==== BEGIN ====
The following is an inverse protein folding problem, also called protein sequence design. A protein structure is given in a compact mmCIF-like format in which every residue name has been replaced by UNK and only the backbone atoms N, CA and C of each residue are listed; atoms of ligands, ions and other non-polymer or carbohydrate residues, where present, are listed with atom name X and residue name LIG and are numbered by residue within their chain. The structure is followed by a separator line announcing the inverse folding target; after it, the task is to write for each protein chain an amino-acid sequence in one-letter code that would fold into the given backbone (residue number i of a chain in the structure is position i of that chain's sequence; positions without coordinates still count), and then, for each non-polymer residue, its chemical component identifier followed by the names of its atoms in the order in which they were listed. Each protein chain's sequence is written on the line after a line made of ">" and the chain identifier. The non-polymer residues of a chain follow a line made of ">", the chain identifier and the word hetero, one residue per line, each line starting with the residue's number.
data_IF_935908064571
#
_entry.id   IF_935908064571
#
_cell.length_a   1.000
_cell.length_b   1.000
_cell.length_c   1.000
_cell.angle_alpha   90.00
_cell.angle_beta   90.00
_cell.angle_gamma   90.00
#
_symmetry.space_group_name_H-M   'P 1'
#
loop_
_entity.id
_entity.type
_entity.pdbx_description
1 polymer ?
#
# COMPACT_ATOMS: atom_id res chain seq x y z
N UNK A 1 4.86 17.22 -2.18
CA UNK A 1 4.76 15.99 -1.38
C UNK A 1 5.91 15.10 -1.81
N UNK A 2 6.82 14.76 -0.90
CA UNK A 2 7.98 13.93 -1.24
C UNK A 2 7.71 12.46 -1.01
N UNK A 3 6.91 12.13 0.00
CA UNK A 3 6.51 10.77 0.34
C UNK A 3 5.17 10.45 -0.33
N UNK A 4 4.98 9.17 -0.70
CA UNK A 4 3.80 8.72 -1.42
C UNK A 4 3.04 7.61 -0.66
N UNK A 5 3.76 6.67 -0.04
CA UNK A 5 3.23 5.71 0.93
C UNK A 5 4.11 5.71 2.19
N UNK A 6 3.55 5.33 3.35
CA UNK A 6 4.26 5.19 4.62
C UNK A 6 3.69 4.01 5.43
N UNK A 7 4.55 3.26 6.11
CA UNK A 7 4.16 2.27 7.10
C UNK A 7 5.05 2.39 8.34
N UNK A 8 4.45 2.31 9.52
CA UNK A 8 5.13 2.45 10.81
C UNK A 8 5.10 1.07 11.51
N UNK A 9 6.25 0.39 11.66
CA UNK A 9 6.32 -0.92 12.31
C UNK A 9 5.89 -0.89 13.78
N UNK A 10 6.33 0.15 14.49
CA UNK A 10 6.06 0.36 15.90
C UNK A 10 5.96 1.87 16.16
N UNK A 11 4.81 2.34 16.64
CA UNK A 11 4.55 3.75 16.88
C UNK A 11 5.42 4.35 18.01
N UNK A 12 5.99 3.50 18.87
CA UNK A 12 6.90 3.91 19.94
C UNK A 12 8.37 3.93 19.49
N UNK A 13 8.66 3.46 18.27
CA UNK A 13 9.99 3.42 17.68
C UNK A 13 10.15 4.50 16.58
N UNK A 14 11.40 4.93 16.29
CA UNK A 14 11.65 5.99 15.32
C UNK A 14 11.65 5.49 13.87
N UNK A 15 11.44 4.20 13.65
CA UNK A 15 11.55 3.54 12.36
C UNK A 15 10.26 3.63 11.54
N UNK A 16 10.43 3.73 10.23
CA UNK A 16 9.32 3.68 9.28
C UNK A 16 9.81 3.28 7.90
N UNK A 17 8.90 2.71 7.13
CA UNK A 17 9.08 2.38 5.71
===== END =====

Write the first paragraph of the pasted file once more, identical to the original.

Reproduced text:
The following is an inverse protein folding problem, also called protein sequence design. A protein structure is given in a compact mmCIF-like format in which every residue name has been replaced by UNK and only the backbone atoms N, CA and C of each residue are listed; atoms of ligands, ions and other non-polymer or carbohydrate residues, where present, are listed with atom name X and residue name LIG and are numbered by residue within their chain. The structure is followed by a separator line announcing the inverse folding target; after it, the task is to write for each protein chain an amino-acid sequence in one-letter code that would fold into the given backbone (residue number i of a chain in the structure is position i of that chain's sequence; positions without coordinates still count), and then, for each non-polymer residue, its chemical component identifier followed by the names of its atoms in the order in which they were listed. Each protein chain's sequence is written on the line after a line made of ">" and the chain identifier. The non-polymer residues of a chain follow a line made of ">", the chain identifier and the word hetero, one residue per line, each line starting with the residue's number.